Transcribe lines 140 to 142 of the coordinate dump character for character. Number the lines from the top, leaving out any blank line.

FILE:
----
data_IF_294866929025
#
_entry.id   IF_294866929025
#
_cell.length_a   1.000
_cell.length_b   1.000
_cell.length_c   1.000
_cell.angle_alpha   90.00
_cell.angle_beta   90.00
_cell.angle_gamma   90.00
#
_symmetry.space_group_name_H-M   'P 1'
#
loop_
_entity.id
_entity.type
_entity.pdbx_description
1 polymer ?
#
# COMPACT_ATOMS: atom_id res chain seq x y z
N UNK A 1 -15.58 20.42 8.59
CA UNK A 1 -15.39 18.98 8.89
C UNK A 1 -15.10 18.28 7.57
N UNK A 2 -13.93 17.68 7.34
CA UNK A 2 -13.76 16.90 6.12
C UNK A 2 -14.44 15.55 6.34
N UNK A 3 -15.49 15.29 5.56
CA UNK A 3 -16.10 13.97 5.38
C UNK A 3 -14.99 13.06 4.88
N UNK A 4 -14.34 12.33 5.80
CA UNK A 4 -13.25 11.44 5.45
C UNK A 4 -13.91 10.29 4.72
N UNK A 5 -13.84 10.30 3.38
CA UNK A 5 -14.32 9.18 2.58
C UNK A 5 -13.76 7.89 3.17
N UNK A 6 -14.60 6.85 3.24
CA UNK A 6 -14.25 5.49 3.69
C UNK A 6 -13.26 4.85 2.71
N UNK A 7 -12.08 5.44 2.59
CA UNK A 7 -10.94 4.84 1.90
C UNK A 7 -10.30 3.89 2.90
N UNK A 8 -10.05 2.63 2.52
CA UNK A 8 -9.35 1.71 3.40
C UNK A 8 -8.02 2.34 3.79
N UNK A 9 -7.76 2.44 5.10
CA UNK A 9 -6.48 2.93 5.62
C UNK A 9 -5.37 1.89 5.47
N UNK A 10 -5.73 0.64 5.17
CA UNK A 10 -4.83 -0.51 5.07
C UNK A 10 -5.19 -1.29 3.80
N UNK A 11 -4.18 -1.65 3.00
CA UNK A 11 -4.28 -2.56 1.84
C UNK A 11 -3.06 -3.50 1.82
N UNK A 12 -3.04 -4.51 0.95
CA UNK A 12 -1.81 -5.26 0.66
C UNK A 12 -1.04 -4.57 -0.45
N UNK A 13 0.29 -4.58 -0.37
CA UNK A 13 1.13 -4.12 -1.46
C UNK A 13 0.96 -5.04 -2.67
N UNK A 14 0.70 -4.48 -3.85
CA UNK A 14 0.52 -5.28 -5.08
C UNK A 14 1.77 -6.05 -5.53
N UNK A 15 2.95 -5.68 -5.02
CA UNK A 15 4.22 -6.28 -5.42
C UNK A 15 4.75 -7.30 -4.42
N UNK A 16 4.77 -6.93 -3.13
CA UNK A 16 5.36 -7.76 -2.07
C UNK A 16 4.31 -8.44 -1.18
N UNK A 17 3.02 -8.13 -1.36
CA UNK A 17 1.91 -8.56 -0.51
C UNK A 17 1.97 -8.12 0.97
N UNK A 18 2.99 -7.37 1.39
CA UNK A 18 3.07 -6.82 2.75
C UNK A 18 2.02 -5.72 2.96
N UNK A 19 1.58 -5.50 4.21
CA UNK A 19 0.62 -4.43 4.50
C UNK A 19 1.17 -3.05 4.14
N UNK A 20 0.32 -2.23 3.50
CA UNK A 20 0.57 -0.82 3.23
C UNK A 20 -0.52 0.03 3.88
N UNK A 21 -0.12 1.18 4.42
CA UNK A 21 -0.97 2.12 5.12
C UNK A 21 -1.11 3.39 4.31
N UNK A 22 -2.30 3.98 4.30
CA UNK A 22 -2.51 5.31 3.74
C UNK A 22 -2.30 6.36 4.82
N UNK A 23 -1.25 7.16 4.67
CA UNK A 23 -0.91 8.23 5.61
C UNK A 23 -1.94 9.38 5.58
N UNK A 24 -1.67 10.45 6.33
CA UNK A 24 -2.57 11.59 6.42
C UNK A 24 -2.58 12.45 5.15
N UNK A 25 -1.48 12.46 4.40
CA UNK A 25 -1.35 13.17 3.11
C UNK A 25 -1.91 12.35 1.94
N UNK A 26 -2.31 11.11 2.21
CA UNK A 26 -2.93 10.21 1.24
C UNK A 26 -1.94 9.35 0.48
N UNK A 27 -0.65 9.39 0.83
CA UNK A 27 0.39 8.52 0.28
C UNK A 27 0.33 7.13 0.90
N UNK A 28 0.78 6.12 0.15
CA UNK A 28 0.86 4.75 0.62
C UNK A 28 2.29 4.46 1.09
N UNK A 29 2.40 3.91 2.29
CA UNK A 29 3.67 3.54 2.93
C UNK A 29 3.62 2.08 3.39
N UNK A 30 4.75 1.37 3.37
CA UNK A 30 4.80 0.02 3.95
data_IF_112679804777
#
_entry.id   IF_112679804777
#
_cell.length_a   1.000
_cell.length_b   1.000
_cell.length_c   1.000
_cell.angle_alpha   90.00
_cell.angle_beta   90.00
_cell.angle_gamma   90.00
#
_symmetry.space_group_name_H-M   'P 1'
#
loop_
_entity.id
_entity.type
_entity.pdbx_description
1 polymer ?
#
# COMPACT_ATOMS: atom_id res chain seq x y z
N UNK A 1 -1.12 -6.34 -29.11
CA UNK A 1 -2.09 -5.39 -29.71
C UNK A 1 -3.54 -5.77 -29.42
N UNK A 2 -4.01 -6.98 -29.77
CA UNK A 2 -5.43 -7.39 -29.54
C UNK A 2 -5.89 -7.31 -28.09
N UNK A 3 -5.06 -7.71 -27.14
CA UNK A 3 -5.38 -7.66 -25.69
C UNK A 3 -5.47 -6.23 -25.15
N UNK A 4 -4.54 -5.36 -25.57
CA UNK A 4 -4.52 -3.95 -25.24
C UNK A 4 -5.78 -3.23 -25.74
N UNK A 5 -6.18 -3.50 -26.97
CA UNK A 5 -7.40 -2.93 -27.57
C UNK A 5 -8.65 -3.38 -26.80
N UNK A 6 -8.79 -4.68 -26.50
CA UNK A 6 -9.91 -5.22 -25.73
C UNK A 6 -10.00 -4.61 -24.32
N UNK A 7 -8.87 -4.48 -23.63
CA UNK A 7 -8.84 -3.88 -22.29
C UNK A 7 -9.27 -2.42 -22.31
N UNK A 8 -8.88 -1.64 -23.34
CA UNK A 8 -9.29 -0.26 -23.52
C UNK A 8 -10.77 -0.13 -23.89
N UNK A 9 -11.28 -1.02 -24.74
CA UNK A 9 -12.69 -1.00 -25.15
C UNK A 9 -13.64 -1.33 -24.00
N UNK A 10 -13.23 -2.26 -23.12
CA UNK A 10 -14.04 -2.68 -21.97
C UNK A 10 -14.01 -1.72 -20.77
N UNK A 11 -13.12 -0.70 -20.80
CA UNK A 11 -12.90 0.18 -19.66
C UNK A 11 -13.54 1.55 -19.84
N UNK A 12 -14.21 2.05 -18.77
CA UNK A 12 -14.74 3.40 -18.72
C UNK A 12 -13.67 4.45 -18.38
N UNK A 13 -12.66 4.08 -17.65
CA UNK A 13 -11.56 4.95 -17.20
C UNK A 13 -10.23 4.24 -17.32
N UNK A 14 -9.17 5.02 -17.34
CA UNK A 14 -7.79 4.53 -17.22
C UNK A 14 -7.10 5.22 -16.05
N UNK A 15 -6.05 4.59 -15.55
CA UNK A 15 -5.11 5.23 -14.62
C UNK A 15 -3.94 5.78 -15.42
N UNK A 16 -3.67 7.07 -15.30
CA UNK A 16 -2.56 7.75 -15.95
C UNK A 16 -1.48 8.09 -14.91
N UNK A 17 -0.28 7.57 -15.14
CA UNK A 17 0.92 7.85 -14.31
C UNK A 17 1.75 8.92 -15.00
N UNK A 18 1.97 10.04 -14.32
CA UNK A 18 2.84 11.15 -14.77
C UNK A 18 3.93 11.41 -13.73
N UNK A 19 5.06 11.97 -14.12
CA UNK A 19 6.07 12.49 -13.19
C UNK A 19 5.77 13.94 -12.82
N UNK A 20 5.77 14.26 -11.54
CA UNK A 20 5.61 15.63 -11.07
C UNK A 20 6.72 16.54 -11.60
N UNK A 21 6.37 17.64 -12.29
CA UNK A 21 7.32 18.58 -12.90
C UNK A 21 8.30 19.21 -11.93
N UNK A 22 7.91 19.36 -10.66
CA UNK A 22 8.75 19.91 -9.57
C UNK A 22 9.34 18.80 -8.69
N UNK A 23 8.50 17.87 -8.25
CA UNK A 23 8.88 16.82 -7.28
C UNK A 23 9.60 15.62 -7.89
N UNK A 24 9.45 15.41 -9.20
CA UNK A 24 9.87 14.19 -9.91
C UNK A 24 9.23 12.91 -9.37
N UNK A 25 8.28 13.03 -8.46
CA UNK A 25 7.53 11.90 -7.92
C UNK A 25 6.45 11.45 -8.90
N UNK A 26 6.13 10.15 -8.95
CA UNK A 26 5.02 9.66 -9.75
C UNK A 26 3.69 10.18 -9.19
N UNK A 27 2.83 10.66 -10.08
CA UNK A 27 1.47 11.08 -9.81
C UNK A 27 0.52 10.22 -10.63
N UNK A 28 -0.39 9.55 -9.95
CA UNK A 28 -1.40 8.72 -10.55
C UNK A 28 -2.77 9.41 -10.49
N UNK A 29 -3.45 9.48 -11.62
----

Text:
CA UNK A 4 -4.52 -3.95 -25.24
C UNK A 4 -5.78 -3.23 -25.74
N UNK A 5 -6.18 -3.50 -26.97